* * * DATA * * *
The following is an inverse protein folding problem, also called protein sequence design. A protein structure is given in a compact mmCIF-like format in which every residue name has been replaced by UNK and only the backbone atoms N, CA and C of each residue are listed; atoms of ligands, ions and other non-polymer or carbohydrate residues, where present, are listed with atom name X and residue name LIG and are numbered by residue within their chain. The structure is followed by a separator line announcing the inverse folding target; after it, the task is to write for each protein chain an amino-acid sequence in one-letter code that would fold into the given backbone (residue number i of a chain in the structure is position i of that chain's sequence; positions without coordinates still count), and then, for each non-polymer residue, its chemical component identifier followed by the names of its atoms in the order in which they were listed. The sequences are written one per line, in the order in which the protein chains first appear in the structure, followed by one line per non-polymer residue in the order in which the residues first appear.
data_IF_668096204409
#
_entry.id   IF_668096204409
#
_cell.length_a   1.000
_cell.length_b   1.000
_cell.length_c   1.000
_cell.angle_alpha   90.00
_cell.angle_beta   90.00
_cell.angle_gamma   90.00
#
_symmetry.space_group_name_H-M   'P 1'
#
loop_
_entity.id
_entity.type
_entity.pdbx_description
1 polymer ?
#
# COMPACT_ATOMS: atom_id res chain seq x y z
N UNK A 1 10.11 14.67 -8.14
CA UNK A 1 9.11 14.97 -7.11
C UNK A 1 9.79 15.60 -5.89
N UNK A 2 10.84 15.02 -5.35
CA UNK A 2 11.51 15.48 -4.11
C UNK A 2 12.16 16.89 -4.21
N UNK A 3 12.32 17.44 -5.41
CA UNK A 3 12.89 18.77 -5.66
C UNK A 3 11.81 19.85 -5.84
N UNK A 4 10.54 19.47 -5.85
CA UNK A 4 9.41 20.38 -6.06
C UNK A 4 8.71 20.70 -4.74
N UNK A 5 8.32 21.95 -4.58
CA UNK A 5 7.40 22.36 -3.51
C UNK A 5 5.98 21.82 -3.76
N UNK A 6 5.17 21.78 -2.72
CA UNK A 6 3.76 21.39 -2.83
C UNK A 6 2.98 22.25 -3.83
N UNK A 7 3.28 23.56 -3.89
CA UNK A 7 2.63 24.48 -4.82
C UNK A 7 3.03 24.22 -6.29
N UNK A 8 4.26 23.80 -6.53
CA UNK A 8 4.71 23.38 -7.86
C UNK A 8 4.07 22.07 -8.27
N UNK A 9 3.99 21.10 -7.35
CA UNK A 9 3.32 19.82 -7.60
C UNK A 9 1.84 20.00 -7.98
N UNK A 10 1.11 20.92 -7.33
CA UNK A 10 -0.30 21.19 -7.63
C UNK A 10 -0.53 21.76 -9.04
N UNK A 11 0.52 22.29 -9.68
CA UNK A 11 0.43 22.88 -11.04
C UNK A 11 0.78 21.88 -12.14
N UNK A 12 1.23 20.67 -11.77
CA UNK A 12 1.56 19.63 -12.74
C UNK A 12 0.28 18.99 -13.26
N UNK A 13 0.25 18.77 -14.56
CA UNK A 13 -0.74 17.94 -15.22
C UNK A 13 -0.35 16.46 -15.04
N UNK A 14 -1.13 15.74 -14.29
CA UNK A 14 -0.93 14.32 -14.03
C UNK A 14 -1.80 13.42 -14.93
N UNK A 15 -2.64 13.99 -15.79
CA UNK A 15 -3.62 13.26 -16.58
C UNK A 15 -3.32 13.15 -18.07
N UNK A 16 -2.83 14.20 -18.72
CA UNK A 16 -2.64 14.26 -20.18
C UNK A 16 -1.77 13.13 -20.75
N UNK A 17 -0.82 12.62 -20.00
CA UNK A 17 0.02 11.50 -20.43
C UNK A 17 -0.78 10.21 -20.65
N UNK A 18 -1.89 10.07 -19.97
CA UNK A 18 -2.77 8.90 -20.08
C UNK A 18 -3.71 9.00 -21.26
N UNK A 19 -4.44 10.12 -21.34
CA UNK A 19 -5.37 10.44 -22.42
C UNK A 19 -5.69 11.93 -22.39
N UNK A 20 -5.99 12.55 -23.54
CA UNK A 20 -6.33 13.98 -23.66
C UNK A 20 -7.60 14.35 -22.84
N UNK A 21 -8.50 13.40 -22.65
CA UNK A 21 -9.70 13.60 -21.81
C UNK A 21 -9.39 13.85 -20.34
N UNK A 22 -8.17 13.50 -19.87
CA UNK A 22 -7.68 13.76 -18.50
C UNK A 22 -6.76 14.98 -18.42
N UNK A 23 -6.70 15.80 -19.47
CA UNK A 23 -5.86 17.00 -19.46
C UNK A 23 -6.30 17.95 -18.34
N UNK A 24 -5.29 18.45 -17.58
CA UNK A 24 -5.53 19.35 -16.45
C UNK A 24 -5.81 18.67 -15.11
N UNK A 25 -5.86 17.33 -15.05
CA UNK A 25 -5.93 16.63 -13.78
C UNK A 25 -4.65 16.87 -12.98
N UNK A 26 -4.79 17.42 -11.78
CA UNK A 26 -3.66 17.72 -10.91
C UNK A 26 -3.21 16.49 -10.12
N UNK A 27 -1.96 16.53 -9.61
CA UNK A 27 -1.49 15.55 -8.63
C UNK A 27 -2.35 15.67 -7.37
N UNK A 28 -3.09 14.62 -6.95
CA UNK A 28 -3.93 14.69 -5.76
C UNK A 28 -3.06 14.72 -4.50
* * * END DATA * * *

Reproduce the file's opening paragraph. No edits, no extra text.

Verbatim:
The following is an inverse protein folding problem, also called protein sequence design. A protein structure is given in a compact mmCIF-like format in which every residue name has been replaced by UNK and only the backbone atoms N, CA and C of each residue are listed; atoms of ligands, ions and other non-polymer or carbohydrate residues, where present, are listed with atom name X and residue name LIG and are numbered by residue within their chain. The structure is followed by a separator line announcing the inverse folding target; after it, the task is to write for each protein chain an amino-acid sequence in one-letter code that would fold into the given backbone (residue number i of a chain in the structure is position i of that chain's sequence; positions without coordinates still count), and then, for each non-polymer residue, its chemical component identifier followed by the names of its atoms in the order in which they were listed. The sequences are written one per line, in the order in which the protein chains first appear in the structure, followed by one line per non-polymer residue in the order in which the residues first appear.